Make the Best of Borrowed Garden Time

We're on borrowed time in the garden, and I'm keeping a close eye on plants that promise to bloom, fruit, unfurl or dry on their stems.

Hydrangea m. 'Endless Summer' in late June
Hydrangeas are on my radar, including the dozen or so heads of 'Endless Summer', all in various stages of bloom. Back in early April I cut back the tallest stems on two plants that receive about three hours of direct sun each day. The lower stems, which are afforded a sheltered existence by virtue of their proximity to the ground, had viable flower buds at the time. Those began to show color in mid-June, and offered a handful of blooms in a pale lavender through mid-July.

Hydrangea m. 'Endless Summer' with Hydrangea p. 'Vanilla Strawberry' in mid-September


By early September, the stems I'd cut back in April had produced new blooming stems that began to treat me to a series of blooms that's still going on today. In the next two photos you can see the progress of the blooms in a two week period. Things have slowed down quite a bit as the days shorten and cool off, but 'Endless Summer' is putting on quite an impressive fall display. Perhaps not impressive by east or west coast standards, but I'm not complaining.

Hydrangea m. 'Endless Summer' with Hydrangea p. 'Pinky Winky' in the foreground on October 1.
Hydrangea m. 'Endless Summer' with Hydrangea p. 'Pinky Winky' in the foreground on October 15.
And of course I am watching the nighttime temperature forecast so that I can pick my tomatoes. I'm still harvesting the grafted 'Pineapple', and a good number of cherry tomatoes as well. 'Pineapple' is a monster, producing fruit that more than fills an average hand. The strange thing is that it forms its fruits in clusters. This time of year, I remove each tomato as it begins to turn yellow so that the nutrients the plant produces can go to its smaller partner growing on the same stem. The photo here shows a good sized tomato that has begun to ripen and its green, joined-at-the-stem buddy that I mistakenly cut off along with it. The pruners are there for scale and the smaller tomato at the right is a smaller 'Pineapple' tomato that shows its gorgeous blushed yellow coloration upon ripening.
A week's harvest from one grafted 'Pineapple' tomato.

Succulents have small root systems and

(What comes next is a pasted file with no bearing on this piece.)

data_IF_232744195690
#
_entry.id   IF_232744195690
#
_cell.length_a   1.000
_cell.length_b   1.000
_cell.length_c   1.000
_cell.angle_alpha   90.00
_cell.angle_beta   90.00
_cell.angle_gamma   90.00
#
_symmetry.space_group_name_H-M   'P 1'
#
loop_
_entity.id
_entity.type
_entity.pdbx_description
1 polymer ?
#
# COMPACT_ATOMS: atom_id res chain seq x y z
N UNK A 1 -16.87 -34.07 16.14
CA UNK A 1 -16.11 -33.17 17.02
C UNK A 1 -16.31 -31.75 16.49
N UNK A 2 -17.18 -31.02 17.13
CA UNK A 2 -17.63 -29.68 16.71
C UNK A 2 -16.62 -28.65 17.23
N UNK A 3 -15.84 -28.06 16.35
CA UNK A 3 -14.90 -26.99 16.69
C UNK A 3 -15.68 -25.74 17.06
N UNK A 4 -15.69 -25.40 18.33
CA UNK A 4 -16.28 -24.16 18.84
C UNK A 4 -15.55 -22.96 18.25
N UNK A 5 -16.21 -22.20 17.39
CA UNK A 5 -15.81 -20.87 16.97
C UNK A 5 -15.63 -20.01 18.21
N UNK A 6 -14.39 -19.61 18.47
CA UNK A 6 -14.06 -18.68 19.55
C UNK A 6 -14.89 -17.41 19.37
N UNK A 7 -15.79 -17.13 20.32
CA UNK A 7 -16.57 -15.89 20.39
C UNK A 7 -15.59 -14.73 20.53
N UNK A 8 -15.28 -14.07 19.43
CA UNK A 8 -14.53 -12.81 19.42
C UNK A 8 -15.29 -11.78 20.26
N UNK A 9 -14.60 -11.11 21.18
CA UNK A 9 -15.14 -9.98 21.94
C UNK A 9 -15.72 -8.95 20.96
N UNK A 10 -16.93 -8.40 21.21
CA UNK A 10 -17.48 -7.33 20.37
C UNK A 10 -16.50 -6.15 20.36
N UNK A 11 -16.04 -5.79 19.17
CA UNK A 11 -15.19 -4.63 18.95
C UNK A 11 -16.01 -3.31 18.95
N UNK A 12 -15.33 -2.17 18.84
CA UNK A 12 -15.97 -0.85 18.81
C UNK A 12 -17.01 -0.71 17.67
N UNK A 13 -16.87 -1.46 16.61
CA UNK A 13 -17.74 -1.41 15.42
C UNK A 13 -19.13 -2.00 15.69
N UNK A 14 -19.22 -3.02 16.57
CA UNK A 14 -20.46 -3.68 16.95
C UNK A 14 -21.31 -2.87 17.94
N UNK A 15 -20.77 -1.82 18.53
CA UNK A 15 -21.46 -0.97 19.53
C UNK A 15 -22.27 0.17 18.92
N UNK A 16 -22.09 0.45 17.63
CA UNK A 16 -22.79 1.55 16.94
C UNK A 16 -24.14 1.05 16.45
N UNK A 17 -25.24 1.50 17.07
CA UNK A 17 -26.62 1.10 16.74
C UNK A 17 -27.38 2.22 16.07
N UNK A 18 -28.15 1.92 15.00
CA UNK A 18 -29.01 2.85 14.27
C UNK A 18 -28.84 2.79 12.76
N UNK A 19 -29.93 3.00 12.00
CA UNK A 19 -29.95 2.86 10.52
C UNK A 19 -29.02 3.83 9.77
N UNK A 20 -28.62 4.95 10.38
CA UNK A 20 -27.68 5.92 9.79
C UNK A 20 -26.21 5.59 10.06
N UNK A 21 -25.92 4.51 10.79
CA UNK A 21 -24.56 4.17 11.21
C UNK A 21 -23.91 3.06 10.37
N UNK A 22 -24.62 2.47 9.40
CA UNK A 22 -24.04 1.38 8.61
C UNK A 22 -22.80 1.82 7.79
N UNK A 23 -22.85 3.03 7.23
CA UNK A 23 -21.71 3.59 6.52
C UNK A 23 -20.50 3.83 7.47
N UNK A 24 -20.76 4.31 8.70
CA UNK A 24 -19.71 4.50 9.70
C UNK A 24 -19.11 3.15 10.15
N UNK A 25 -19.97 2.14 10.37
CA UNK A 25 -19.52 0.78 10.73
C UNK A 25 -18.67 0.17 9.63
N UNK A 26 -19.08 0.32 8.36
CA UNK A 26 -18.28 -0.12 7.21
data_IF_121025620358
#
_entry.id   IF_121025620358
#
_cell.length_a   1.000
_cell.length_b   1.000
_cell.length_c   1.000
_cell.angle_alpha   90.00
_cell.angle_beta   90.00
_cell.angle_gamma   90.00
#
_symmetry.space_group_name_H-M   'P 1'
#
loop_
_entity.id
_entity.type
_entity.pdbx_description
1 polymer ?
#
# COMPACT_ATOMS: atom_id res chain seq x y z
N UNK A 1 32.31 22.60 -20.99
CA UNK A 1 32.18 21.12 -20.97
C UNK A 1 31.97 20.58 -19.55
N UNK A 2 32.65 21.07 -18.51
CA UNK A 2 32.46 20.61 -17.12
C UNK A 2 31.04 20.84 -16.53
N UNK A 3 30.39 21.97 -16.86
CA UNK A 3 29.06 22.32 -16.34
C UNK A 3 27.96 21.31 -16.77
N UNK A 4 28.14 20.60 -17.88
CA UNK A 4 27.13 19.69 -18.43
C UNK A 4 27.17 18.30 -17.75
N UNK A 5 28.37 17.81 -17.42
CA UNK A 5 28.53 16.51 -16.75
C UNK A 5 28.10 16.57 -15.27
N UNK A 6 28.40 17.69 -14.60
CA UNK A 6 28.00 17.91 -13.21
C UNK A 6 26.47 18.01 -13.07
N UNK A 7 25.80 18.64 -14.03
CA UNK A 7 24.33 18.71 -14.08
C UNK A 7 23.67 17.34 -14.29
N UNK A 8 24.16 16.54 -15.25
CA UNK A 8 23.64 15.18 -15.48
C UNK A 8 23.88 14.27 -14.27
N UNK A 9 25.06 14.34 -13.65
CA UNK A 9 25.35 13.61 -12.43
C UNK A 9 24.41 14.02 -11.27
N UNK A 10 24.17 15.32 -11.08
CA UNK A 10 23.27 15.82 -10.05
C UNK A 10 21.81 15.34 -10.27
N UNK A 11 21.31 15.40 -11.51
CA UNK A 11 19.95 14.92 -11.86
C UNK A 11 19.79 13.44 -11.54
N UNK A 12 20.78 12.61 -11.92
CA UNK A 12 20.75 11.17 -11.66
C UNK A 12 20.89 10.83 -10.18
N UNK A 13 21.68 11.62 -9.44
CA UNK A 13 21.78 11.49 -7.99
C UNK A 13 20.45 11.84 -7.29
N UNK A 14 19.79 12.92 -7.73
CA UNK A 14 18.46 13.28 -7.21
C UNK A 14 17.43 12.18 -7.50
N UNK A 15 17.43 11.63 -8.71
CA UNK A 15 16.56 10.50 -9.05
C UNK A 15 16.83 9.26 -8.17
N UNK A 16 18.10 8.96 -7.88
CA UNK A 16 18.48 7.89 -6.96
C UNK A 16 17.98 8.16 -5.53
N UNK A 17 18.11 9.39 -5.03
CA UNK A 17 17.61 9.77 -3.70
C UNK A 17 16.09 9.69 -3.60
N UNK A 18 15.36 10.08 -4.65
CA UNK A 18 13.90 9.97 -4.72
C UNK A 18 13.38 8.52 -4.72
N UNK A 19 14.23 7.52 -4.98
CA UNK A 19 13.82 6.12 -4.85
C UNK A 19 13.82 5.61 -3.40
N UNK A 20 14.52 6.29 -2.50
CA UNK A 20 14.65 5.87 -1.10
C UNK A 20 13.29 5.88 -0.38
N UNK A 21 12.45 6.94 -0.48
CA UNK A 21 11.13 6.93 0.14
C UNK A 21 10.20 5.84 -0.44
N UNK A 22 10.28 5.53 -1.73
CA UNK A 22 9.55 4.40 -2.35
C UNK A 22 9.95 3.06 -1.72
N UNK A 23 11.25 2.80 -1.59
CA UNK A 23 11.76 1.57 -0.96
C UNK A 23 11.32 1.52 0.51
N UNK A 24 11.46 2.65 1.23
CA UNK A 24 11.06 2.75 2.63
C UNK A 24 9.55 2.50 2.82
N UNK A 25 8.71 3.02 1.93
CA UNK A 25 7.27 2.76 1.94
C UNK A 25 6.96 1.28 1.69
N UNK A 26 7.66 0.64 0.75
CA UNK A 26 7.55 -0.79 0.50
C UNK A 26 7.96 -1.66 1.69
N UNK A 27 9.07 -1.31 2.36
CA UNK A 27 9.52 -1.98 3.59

loathe damp soil.
As days continue to shorten, plants dry out a lot more slowly. For some, like the potted plants, it's a good thing. But for those succulents I plan to bring indoors, cold and wet create a recipe for an uphill battle toward good health. I've found that no matter how well-drained your pot's soil is, it is never a good thing to bring in your potted succulents when they are wet, or even damp for that matter. The reason? It's hard to provide enough heat to dry the soil out to the level it requires.

Damp soil is an ideal environment for fungus gnats and other bothersome creatures that harass your cacti and succulents. And if the plants have yet to grow into their pot as is the case with the group in the terracotta pot at left?

Since it's my pot I'm talking about, I'm shuddering to think what might become of these little guys with their equally little root systems knocking about in this large pot. If they aren't allowed to dry out somewhat before I bring them inside, I'll have to put them on a heat mat, which helps somewhat, but time will tell, and I'll write about how it comes out in a few months.

Meanwhile, this has been my entry for GARDEN BLOGGERS BLOOM DAY, in which garden bloggers from around the globe check in with a view of what is going on in their particular corner of the world in which they grow things. GARDEN BLOGGERS BLOOM DAY is hosted each month by Carol Michel of May Dreams Gardens--a happy place where fairies voice concerns to garden beings who lend their specialized expertise to the imaginative blogs written by a fellow Hoosier (that's someone who lives in Indiana) and friend Carol Michel. Please seek out those blogs that speak to you and your interests. Take from them what you need, want, or like, and leave the rest--as Carol's fairies are fond of saying--to grow.



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